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By Muna Salloum
Cure restaurant had been recommended by colleagues in Pittsburgh as one of the best places for dining. That evening as we entered it, we knew that they had a point as the restaurant was a beehive of activity. Every table was occupied and the commotion of voices filled the air. “Aha!” I thought to myself, “My colleagues are right. The place is a magnet for foodies.”
A fascinating name for a trendy upbeat neighbourhood restaurant showcasing the talents of a creative chef whose small menu is focused on what he calls ‘local urban Mediterranean foods’, his dishes are ‘a reflection of the seasons in western Pennsylvania’ revealing the bounty of the area’s local organic farms. When I later asked Chef Justin why the name ‘Cure’, he quickly replied: ’It’s simple. My food cures the hungry.” I was more than willing to see if his words rung true.
As we were led to our tables, that one dilemma that has haunted me in restaurants throughout the years once again faced me: darkness. Albeit there was still a bit of light thanks to what was left of the setting sun, but seated at the table, I had to lean over towards the wicker candle in order to read the menu. A dim-lit dining area for me is a drawback to fine dining. Others find it a plus for romance but seriously not every customer is looking for love when they want to eat good food.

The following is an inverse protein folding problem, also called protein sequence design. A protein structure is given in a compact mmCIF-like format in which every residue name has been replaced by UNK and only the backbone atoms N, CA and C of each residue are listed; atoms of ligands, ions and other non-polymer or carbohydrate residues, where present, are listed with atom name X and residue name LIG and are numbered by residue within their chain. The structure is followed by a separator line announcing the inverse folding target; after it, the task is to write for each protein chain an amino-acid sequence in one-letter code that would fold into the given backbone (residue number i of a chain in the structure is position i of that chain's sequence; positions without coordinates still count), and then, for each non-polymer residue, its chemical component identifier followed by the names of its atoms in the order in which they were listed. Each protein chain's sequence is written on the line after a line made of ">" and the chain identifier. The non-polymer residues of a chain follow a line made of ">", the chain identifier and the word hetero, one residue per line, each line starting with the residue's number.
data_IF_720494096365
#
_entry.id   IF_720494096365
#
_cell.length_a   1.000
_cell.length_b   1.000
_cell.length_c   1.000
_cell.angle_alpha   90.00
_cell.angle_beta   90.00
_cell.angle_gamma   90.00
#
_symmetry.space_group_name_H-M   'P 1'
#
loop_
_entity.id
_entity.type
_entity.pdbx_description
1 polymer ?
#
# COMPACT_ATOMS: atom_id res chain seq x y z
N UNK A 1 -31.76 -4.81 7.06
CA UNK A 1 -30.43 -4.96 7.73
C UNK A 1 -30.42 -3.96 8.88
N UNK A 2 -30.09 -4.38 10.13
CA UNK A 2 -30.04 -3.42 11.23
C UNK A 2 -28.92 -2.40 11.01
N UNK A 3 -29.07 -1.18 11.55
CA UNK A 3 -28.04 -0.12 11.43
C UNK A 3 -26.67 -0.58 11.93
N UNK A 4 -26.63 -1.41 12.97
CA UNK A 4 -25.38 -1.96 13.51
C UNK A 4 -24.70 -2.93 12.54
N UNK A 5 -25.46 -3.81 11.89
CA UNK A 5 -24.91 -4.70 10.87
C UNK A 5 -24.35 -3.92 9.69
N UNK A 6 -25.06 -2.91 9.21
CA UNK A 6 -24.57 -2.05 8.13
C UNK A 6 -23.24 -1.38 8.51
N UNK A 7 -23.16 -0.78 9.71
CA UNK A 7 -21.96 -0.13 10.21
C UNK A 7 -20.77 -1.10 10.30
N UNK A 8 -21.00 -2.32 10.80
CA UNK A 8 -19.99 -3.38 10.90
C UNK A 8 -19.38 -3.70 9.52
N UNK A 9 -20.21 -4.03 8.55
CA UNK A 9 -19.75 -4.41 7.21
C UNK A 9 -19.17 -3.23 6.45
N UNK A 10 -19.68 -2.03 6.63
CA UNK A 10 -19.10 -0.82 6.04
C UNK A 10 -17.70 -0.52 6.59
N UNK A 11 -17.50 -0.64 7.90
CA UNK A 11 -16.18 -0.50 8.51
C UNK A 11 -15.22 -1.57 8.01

As we sat, I could make out the simplicity of the dining area’s setup – clean, rustic yet elegant. An eclectic décor including a tin ceiling, a wall covered with old barn wood, meat hooks serving as coat hangers, and a large sculpture of a pig hanging from the ceiling, and the open kitchen, add ‘flavour’ to the décor. Cure’s interior design is a reflection of the nuts and bolts of how it creates its specialty menu – cured meats.
I inched my way closer to the candle on the table to read the menu.
From the small selection of appetizers, snacks, pastas, entrees and desserts, it is the Cure’s signature salumi or cured meats that draws the crowds. Despite Chef Justin’s take on the name, the restaurant gets its name from its signature product. For me, this was an absolutely incredible learning experience to know that so many varieties of in-house meticulously cured meats could have so many flavours. Powerfully addictive, I felt that I had to try everything.
The featured appetizer was the salumi de mare that included a choice of either salted dry cod fish, trout, tuna, steelhead roe, calamari, or swordfish. I opted for the wafer-thin shaved tuna served with chili oil and Marcona almonds, a taste sensation as beautiful as its presentation.